Poetry / March 2016 (Issue 31)


Rambutans

by Shuli de la Fuente-Lau

My father didn't know any
better, so he chose the biggest bunch of them all.

That is how the story goes, the one reminisce of light,
in a courtship many dusty years ago, before the
empty stomachs, and the stale darkened bedrooms,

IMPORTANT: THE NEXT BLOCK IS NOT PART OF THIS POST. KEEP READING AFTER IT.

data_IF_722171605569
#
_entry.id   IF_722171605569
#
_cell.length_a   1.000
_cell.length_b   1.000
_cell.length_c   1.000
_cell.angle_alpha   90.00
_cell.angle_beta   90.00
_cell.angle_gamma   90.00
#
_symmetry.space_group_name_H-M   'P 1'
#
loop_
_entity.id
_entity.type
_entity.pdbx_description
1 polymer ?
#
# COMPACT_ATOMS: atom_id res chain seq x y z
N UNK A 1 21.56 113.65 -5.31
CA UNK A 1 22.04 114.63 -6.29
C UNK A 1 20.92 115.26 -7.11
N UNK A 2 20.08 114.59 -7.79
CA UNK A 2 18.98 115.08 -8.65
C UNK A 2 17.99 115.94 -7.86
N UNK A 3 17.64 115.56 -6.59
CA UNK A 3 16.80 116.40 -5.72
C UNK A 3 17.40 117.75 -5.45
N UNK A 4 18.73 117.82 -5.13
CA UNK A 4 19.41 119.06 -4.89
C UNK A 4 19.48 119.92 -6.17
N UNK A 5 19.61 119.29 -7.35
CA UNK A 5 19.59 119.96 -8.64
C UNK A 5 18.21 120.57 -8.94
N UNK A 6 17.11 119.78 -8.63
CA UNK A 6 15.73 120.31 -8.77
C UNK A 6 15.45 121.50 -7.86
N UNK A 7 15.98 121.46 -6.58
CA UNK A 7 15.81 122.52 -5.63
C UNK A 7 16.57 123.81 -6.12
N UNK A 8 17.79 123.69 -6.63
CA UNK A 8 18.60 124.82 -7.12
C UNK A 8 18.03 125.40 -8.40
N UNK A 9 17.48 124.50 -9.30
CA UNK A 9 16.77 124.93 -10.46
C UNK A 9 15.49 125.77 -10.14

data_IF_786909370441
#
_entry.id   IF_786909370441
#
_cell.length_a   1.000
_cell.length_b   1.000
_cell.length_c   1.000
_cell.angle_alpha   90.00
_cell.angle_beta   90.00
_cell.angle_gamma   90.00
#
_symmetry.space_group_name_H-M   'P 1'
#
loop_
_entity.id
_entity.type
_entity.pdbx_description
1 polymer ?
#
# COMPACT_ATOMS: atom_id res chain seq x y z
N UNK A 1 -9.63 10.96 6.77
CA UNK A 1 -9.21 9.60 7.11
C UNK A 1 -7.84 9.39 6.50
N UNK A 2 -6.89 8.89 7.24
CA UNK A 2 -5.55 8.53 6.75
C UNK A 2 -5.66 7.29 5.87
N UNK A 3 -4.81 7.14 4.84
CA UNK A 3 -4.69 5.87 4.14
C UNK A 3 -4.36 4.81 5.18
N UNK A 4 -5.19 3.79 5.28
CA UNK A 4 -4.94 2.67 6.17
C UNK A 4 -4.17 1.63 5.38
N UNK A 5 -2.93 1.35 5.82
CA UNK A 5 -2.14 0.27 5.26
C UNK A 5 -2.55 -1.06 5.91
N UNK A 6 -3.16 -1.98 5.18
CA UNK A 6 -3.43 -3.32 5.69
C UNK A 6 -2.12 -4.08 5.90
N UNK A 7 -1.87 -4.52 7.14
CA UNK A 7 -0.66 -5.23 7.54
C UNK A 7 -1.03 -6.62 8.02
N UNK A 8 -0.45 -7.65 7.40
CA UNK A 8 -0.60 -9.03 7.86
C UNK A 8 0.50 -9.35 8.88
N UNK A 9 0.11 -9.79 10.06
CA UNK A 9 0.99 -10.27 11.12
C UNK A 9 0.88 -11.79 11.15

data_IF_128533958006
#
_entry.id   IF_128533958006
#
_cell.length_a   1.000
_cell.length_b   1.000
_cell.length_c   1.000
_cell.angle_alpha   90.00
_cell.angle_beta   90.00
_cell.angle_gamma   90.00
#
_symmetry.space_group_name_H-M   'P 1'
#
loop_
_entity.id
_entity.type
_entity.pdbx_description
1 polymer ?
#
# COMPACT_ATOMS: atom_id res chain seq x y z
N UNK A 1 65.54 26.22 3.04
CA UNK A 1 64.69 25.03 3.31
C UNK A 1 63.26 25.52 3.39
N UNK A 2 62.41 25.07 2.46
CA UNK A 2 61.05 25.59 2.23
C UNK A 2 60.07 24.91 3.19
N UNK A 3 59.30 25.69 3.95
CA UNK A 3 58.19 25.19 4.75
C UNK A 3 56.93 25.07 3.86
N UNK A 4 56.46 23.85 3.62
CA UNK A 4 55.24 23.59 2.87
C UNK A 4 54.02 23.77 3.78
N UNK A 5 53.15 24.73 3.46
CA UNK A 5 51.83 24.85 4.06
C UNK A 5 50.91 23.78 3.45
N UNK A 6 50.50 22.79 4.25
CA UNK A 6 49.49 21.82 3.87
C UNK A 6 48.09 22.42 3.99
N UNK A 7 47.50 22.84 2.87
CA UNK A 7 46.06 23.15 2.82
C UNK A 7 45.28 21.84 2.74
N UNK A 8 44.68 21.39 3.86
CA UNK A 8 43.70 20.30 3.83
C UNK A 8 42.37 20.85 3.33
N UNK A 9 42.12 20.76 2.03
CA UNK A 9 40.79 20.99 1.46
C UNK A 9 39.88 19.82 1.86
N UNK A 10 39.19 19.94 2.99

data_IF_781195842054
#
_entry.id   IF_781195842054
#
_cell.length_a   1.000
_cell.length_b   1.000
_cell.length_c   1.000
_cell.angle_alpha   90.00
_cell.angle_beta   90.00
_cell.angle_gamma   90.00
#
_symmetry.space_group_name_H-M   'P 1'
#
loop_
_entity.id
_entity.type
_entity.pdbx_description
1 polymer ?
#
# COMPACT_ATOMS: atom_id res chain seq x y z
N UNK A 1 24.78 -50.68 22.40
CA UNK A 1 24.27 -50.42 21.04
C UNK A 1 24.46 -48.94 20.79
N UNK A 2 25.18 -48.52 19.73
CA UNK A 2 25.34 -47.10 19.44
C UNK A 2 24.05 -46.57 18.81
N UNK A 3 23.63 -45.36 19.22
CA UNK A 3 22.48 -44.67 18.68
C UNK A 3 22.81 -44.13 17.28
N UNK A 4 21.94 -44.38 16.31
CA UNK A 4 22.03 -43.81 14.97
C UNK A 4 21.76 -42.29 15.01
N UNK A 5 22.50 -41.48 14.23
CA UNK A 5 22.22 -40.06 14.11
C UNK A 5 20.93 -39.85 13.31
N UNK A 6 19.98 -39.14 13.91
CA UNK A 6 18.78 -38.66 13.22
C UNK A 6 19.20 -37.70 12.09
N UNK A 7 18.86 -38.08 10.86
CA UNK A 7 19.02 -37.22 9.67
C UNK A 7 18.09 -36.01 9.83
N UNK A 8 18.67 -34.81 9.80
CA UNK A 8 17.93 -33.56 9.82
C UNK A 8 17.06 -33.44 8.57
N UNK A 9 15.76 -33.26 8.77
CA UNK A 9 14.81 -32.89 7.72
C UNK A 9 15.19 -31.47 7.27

before the fights and the silences, and all
those words thrown against walls, before the disease,
and the staggering walk, before the trajectories
that refused to bend towards the same horizon but
somehow found themselves aligned, taut with dusty
rubberbands,

like the branches of those rambutan, bound together
in the biggest bunch that made my mother's eyes
as wide as her stammering heart, looking, looking at the only
man who brought her her favourite.
 
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